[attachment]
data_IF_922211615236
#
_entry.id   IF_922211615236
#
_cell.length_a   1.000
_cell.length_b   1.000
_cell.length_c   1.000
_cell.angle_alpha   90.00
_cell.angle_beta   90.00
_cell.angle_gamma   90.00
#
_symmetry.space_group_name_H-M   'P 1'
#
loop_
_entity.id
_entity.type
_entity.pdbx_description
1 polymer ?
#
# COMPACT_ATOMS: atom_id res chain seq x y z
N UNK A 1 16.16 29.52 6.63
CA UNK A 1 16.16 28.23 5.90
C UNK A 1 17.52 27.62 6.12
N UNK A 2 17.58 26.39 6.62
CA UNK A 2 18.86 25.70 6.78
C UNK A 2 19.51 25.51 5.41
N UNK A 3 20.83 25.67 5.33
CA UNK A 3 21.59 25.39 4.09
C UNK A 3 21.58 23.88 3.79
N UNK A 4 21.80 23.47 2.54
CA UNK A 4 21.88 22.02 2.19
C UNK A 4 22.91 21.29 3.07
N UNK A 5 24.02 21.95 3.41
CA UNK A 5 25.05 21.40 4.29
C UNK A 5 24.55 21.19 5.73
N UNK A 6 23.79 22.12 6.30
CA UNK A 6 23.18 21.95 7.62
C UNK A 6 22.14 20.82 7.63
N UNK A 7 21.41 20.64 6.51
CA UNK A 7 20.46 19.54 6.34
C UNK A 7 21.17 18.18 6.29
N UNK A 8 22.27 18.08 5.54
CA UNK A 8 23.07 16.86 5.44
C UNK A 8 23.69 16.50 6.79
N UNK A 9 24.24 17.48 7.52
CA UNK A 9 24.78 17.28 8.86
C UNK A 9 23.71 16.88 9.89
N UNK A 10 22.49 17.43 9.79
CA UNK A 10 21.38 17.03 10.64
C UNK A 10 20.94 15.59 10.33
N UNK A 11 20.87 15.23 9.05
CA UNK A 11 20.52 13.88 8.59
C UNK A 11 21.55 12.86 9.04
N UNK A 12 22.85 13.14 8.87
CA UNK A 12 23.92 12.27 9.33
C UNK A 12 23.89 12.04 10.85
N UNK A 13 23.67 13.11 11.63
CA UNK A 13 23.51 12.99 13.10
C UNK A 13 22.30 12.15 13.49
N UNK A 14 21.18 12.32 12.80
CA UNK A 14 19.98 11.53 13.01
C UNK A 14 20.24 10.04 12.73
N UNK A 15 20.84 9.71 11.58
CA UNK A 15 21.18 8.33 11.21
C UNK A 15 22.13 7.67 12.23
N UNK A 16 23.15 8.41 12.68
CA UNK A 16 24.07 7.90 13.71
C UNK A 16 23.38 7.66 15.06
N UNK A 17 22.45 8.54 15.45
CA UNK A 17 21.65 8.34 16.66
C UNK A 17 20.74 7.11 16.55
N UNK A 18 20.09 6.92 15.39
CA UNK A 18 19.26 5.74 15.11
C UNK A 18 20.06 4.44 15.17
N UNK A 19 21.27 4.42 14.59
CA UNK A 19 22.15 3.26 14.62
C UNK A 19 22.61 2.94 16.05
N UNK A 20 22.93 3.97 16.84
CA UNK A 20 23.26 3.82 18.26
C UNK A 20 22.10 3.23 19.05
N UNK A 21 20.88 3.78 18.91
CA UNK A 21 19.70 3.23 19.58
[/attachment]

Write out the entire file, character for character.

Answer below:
data_IF_922211615236
#
_entry.id   IF_922211615236
#
_cell.length_a   1.000
_cell.length_b   1.000
_cell.length_c   1.000
_cell.angle_alpha   90.00
_cell.angle_beta   90.00
_cell.angle_gamma   90.00
#
_symmetry.space_group_name_H-M   'P 1'
#
loop_
_entity.id
_entity.type
_entity.pdbx_description
1 polymer ?
#
# COMPACT_ATOMS: atom_id res chain seq x y z
N UNK A 1 16.16 29.52 6.63
CA UNK A 1 16.16 28.23 5.90
C UNK A 1 17.52 27.62 6.12
N UNK A 2 17.58 26.39 6.62
CA UNK A 2 18.86 25.70 6.78
C UNK A 2 19.51 25.51 5.41
N UNK A 3 20.83 25.67 5.33
CA UNK A 3 21.59 25.39 4.09
C UNK A 3 21.58 23.88 3.79
N UNK A 4 21.80 23.47 2.54
CA UNK A 4 21.88 22.02 2.19
C UNK A 4 22.91 21.29 3.07
N UNK A 5 24.02 21.95 3.41
CA UNK A 5 25.05 21.40 4.29
C UNK A 5 24.55 21.19 5.73
N UNK A 6 23.79 22.12 6.30
CA UNK A 6 23.18 21.95 7.62
C UNK A 6 22.14 20.82 7.63
N UNK A 7 21.41 20.64 6.51
CA UNK A 7 20.46 19.54 6.34
C UNK A 7 21.17 18.18 6.29
N UNK A 8 22.27 18.08 5.54
CA UNK A 8 23.07 16.86 5.44
C UNK A 8 23.69 16.50 6.79
N UNK A 9 24.24 17.48 7.52
CA UNK A 9 24.78 17.28 8.86
C UNK A 9 23.71 16.88 9.89
N UNK A 10 22.49 17.43 9.79
CA UNK A 10 21.38 17.03 10.64
C UNK A 10 20.94 15.59 10.33
N UNK A 11 20.87 15.23 9.05
CA UNK A 11 20.52 13.88 8.59
C UNK A 11 21.55 12.86 9.04
N UNK A 12 22.85 13.14 8.87
CA UNK A 12 23.92 12.27 9.33
C UNK A 12 23.89 12.04 10.85
N UNK A 13 23.67 13.11 11.63
CA UNK A 13 23.51 12.99 13.10
C UNK A 13 22.30 12.15 13.49
N UNK A 14 21.18 12.32 12.80
CA UNK A 14 19.98 11.53 13.01
C UNK A 14 20.24 10.04 12.73
N UNK A 15 20.84 9.71 11.58
CA UNK A 15 21.18 8.33 11.21
C UNK A 15 22.13 7.67 12.23
N UNK A 16 23.15 8.41 12.68
CA UNK A 16 24.07 7.90 13.71
C UNK A 16 23.38 7.66 15.06
N UNK A 17 22.45 8.54 15.45
CA UNK A 17 21.65 8.34 16.66
C UNK A 17 20.74 7.11 16.55
N UNK A 18 20.09 6.92 15.39
CA UNK A 18 19.26 5.74 15.11
C UNK A 18 20.06 4.44 15.17
N UNK A 19 21.27 4.42 14.59
CA UNK A 19 22.15 3.26 14.62
C UNK A 19 22.61 2.94 16.05
N UNK A 20 22.93 3.97 16.84
CA UNK A 20 23.26 3.82 18.26
C UNK A 20 22.10 3.23 19.05
N UNK A 21 20.88 3.78 18.91
CA UNK A 21 19.70 3.23 19.58